It was November 4, 2016, when the second tag of the race was deployed for the Tuna Club of Avalon (16P1159). This fish was estimated at 225 pounds and followed a similar path, moving south along the coast to the tip of the Baja peninsula, then deviating on a northwest course. The PSAT eventually popped off just north of the initial tagging location in California. During the same year, Pisces Sport Fishing organized a trip with Gray Fishtag Research aboard the Tag Team, a 61-foot Viking out of Cabo San Lucas.
Bill Gray and Tracy
On the group’s first outing, they had two PSAT tags to deploy and within minutes of arriving at the world-famous Finger Bank the team tagged and released a fish they named Bill Gray, in honor of the founder of Gray Taxidermy. A second fish named Tracy, with estimated 79-inch lower jaw fork length, was also tagged with a Wildlife Computers Inc. PSAT. The two striped marlin were released on the same day in the same area, but each took to a different direction. Bill Gray made a track around Cabo San Lucas and into the Sea of Cortez, where it headed north until it was caught and harvested near Isla Carmen after 68 days at large. Tracy headed on a southeasterly track from Finger Bank, coming to within five and a half miles of Los Cabos, then traveling over the Mazatlán Basin and the Rivera fracture zone off mainland Mexico.
During 2019, California’s offshore sportfishing fleet faced a unique, yet enviable dilemma. There were acres of huge bluefin tuna in the southern sector, a flourishing deep-drop rod and reel swordfishery yielding extraordinary results in the central sector, and in the northern sector at the Channel Islands, the striped marlin had settled in. By fall, it was clear that the bluefin and swordfish numbers were dominating the catches, while striped marlin reports were down. Were there fewer numbers of striped marlin? Perhaps the volume and size of the bluefin and swordfish were a distraction that could not be ignored.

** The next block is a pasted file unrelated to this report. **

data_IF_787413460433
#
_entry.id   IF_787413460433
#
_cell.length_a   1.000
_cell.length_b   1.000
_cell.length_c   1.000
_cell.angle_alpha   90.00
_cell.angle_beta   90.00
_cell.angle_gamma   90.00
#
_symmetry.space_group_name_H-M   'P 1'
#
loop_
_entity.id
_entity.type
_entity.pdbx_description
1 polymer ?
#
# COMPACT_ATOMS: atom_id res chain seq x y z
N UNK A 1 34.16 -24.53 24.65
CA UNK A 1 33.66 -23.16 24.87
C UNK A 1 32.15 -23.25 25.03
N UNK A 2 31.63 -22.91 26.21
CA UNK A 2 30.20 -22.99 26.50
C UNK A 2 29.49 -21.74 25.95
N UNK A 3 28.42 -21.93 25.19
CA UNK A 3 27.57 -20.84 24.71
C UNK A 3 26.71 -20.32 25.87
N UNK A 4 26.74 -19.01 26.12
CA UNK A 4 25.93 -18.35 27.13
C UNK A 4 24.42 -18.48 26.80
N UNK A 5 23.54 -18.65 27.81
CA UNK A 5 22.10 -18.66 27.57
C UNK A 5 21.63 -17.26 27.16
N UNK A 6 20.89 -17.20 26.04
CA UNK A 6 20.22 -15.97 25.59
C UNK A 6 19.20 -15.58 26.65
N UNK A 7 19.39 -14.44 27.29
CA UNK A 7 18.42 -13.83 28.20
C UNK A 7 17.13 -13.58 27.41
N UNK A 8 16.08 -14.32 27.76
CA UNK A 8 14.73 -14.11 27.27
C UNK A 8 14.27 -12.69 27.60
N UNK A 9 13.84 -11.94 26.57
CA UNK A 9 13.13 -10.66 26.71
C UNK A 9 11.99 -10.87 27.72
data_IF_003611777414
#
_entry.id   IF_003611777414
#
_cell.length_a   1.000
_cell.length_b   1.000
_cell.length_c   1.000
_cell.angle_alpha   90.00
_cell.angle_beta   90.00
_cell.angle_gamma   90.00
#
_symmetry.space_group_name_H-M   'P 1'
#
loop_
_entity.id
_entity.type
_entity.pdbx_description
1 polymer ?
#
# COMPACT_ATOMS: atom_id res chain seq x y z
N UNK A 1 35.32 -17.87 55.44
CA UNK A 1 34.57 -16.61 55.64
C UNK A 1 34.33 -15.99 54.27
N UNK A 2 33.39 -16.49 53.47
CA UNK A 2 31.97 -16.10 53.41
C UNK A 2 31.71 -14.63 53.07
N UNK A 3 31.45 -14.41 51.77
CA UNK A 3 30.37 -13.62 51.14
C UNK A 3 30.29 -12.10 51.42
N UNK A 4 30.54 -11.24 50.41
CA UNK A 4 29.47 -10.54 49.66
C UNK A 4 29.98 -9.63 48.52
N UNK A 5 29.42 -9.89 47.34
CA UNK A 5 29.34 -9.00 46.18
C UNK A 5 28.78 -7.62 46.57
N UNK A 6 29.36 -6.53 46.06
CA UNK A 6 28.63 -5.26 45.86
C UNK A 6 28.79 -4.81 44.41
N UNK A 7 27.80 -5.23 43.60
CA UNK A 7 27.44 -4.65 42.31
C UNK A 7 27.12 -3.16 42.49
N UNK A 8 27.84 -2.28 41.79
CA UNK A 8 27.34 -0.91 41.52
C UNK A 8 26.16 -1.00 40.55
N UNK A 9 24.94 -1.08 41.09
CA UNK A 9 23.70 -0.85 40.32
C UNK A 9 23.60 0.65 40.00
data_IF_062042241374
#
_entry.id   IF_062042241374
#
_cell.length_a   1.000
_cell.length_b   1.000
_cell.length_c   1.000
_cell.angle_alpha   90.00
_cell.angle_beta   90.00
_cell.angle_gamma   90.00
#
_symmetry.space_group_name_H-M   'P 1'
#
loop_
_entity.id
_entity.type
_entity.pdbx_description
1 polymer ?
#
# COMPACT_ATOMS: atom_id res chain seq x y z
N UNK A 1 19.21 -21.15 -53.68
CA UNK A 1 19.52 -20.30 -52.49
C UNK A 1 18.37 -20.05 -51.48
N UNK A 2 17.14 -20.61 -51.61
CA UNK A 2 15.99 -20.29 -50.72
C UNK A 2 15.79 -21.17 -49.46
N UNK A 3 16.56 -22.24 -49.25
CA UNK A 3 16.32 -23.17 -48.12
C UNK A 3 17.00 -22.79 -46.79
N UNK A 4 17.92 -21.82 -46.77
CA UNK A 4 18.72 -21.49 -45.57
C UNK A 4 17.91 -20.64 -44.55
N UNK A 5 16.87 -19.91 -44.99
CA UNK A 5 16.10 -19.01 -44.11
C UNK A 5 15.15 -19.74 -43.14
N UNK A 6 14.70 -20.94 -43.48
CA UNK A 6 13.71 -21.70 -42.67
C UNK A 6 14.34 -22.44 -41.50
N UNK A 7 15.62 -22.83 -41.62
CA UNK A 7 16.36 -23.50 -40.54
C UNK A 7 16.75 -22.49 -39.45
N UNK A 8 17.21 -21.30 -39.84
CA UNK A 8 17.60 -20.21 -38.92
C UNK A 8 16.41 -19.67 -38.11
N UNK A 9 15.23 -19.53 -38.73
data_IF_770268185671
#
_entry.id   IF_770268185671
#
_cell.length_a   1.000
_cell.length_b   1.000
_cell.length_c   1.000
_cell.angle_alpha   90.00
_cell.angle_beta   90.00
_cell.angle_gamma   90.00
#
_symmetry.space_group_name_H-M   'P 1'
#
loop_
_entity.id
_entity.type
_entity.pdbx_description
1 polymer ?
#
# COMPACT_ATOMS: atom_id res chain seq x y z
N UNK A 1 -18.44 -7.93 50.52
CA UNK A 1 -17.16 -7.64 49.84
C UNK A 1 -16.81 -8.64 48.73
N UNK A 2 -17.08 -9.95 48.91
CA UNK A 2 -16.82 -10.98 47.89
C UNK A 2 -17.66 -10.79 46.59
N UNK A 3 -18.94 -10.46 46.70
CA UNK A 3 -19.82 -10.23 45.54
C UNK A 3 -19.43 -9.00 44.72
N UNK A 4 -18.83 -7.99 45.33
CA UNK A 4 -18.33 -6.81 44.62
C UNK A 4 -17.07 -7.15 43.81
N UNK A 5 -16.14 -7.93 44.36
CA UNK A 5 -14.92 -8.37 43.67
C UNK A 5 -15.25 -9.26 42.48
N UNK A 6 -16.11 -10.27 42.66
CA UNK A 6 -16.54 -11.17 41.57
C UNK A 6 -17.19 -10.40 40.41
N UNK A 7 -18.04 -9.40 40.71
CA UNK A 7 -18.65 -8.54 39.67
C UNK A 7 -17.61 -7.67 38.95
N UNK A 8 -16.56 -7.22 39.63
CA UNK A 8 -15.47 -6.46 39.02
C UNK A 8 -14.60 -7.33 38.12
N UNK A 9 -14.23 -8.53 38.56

By October, as sea temps begin to fall, winter conditions slowly move in off the California coast and many larger boats follow coastal currents as the warmer water recedes south. The sea life continues its journey along the coast to Magdalena Bay, a plankton-rich environment that attracts sardine, shrimp and other baitfish, which in turn entice a diversity of sea life. Confirming the volume and health of the west coast striped marlin fishery in 2019, Anthony Hsieh, the owner of the Bad Company fleet, took his 144-foot Trinity and 92-foot Jones Goodell to Magdalena Bay in early November.
There were 14 anglers aboard the two vessels, which included 10 West Coast high-liners, two experienced East Coast anglers and two veteran soldiers who loved to fish. The goal was to set a record for the most striped marlin released in a single day. The results were extraordinary, and day one produced a staggering 330 releases!